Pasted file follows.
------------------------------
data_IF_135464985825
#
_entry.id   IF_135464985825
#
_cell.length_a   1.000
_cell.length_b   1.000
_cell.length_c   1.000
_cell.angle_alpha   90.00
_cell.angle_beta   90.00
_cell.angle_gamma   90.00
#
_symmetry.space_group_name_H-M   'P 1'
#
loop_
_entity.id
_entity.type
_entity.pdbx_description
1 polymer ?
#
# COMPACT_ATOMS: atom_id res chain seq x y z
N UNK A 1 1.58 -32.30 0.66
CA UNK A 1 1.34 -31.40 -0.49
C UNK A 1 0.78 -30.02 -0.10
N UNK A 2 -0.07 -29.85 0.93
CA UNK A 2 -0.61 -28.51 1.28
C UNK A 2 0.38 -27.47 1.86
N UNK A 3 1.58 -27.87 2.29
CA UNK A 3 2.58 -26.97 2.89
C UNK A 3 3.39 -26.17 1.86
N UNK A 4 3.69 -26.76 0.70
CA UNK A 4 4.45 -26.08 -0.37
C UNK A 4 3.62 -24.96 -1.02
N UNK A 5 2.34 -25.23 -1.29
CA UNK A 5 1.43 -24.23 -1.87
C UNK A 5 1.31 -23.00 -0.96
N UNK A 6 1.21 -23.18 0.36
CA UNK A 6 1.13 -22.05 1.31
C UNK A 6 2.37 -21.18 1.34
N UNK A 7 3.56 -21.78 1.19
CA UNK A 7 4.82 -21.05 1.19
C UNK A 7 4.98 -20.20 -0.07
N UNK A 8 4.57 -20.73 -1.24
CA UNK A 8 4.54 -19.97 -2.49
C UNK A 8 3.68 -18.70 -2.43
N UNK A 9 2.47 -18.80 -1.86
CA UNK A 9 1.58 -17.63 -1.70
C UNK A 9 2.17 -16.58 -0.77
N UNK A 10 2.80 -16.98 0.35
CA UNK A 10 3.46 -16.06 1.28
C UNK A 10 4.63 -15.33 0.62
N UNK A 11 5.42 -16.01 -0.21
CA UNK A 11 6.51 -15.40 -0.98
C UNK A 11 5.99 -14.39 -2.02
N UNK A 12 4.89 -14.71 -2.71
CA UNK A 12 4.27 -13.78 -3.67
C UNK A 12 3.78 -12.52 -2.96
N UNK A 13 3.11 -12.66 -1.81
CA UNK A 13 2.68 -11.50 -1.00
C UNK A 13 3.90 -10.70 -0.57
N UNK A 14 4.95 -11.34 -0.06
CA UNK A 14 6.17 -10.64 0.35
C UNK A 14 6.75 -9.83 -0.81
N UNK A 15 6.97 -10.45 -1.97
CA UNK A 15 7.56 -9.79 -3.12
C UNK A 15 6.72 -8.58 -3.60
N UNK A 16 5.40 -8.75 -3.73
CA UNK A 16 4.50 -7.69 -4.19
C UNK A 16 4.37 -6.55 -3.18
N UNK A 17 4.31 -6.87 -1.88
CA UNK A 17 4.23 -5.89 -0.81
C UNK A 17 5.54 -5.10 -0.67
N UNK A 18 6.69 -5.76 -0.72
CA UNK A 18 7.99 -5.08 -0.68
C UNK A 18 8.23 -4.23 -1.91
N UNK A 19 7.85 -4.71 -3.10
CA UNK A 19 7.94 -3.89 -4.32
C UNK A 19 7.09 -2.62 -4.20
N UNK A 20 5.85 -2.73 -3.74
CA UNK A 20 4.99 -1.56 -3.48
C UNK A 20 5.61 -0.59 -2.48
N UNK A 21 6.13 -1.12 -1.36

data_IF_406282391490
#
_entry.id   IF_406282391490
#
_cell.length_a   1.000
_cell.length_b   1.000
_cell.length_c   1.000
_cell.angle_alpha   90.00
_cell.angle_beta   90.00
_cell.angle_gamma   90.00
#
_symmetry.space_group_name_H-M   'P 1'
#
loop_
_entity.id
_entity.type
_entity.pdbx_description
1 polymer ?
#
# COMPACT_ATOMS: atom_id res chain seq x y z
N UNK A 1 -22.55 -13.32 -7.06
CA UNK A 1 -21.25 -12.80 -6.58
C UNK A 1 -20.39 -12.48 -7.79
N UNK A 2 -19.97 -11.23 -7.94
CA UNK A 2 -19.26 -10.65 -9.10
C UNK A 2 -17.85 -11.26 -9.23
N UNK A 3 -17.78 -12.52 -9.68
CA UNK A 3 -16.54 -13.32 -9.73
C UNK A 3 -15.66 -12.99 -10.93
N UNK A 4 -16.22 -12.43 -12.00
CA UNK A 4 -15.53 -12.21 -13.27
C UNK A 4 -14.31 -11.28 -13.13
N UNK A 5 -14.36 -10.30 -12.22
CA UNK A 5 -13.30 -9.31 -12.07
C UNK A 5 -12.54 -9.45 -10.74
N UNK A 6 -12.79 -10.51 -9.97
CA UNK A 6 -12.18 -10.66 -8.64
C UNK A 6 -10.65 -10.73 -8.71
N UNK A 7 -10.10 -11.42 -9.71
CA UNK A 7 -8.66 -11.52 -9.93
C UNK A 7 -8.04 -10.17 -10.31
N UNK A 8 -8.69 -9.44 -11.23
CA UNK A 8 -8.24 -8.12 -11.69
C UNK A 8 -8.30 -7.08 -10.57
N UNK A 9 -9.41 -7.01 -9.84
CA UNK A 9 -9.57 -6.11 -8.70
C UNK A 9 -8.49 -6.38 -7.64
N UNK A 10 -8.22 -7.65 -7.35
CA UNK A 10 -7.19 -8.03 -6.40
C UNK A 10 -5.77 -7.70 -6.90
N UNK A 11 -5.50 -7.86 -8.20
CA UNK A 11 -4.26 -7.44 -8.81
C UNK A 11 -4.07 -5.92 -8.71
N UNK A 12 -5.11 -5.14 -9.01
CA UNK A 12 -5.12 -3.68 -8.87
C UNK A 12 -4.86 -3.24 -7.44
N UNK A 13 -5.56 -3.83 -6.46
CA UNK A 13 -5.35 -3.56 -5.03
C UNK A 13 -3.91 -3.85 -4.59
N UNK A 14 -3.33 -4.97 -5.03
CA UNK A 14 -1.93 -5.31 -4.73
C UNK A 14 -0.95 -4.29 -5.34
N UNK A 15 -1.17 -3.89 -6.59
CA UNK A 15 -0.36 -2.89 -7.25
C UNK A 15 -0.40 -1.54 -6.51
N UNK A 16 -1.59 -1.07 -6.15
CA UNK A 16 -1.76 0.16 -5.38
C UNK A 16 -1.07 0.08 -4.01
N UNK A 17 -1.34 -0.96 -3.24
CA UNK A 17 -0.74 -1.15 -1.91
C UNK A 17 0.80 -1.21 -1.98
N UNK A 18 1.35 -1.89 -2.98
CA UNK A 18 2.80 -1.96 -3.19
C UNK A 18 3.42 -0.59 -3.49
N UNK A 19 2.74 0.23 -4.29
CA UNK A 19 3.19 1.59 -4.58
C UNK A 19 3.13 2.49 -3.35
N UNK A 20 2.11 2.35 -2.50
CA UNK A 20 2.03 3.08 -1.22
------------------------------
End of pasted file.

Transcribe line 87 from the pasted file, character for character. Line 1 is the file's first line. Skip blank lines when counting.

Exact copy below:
_cell.length_b   1.000